Instead of acquiring these special attacks automatically, you learn them from items scattered in the game world, or by taking damage from the same attack cast by the enemy. This opens some very interesting possibilities: you actually begin to seek out enemies, trying to learn attacks from them; you are encouraged to explore every nook and cranny, hunting for rare and well-hidden items that might teach you another powerful spell. Many levels in the game are generally very open-ended and contain optional areas with rewarding treasure.
Predating Strife, CyberMage incorporated RPG elements that enriched its gameplay even more. You can find money, gamble, purchase and sell weapons and healing items. One of the game's most brilliant concepts is character growth. Every organic enemy you defeat leaves a soul behind; consuming this soul results in random benefits to the main character's parameters. Your health and Mann-Ra get either restored or permanently increased. Naturally, this second type is the most coveted one: you can restore health with regen packs, and Mann-Ra regenerates by itself anyway; but increasing the maximum amount of those means that your character becomes more and more powerful as you advance in the game. CyberMage compels you to hunt for enemies, seek out confrontation; you get addicted to the process of building up your character and feel much more motivated.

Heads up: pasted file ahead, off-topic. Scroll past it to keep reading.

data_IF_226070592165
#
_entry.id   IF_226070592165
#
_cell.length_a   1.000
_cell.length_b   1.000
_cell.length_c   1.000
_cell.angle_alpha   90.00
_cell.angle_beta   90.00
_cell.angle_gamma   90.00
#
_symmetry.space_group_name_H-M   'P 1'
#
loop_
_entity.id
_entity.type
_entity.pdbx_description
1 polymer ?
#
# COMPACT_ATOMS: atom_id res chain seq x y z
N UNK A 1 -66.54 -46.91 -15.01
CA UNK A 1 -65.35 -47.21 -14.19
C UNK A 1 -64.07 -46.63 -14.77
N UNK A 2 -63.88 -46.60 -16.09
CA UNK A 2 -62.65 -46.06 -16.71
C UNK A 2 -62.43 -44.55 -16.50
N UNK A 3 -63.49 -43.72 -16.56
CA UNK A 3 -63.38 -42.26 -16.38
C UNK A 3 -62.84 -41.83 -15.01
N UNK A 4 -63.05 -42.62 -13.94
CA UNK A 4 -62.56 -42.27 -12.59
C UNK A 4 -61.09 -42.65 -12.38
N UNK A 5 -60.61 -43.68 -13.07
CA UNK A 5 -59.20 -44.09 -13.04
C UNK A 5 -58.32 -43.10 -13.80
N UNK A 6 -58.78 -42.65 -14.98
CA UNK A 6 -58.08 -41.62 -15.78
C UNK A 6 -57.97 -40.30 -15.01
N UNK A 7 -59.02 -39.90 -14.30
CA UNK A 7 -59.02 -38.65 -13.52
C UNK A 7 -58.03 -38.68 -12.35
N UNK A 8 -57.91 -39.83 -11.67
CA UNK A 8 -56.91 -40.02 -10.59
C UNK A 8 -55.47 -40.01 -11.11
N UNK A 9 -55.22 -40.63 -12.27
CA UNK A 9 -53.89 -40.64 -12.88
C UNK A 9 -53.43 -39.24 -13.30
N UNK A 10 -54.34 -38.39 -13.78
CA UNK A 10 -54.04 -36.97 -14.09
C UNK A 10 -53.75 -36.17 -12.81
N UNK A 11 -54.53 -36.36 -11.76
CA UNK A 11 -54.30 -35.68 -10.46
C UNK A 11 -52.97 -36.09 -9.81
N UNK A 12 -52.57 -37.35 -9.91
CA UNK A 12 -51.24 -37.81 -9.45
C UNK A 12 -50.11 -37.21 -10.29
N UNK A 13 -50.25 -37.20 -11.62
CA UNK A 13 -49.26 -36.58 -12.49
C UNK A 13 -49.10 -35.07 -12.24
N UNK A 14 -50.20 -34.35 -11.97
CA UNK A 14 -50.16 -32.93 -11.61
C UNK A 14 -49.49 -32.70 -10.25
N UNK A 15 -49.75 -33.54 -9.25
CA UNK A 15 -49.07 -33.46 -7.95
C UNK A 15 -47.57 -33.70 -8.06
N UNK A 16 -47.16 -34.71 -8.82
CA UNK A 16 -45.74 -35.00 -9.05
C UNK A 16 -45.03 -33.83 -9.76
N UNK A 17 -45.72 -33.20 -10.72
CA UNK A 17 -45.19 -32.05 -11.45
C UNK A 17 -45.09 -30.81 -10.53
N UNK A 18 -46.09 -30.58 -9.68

Like most FPSs before or since, CyberMage has a simple one-man-against-evil story; but this story seemed more involving to me than the impersonal rebel missions of Dark Forces or even the hide-and-seek against a crazy female computer of System Shock. The premise is quite interesting: the protagonist is brought back in a cybernetically enhanced form after having sacrificed his life, and must now get to the big bad guy with whom he shares some sort of a connection. The game's progression is mission-based, so you'll always have contact with friendly characters who would talk to you or sometimes even fight by your side. There is coherence and logic in the story; narrative and locations are connected to each other, and you always feel you are accomplishing a task, gradually advancing towards the final objective.
The BadCyberMage can get quite challenging. Many areas have a large amount of enemies attacking from different sides; getting through those battles requires careful planning, precision, and often numerous retries. At some points it is even advisable to run away, despite the benefits you get from defeating enemies. Also, the non-linearity may not be everyone's cup of tea. The objective-based structure, optional areas and exploration possibilities do not always make it clear how to proceed to the next part.
I have experienced some minor speed issues running the game in DosBox on a pretty powerful modern machine. The problem is not that it was too slow - rather, the speed was rarely constant. Some open areas with many enemies slowed down the game somewhat. I can only assume that the game didn't run very smoothly when it came out; indeed, the graphical wealth seems like something its contemporary computers were unable to handle. This must have been the reason for the game's otherwise inexplicable lack of popularity. Nowadays there is simply no excuse not to try it: the speed issues in DosBox are negligible.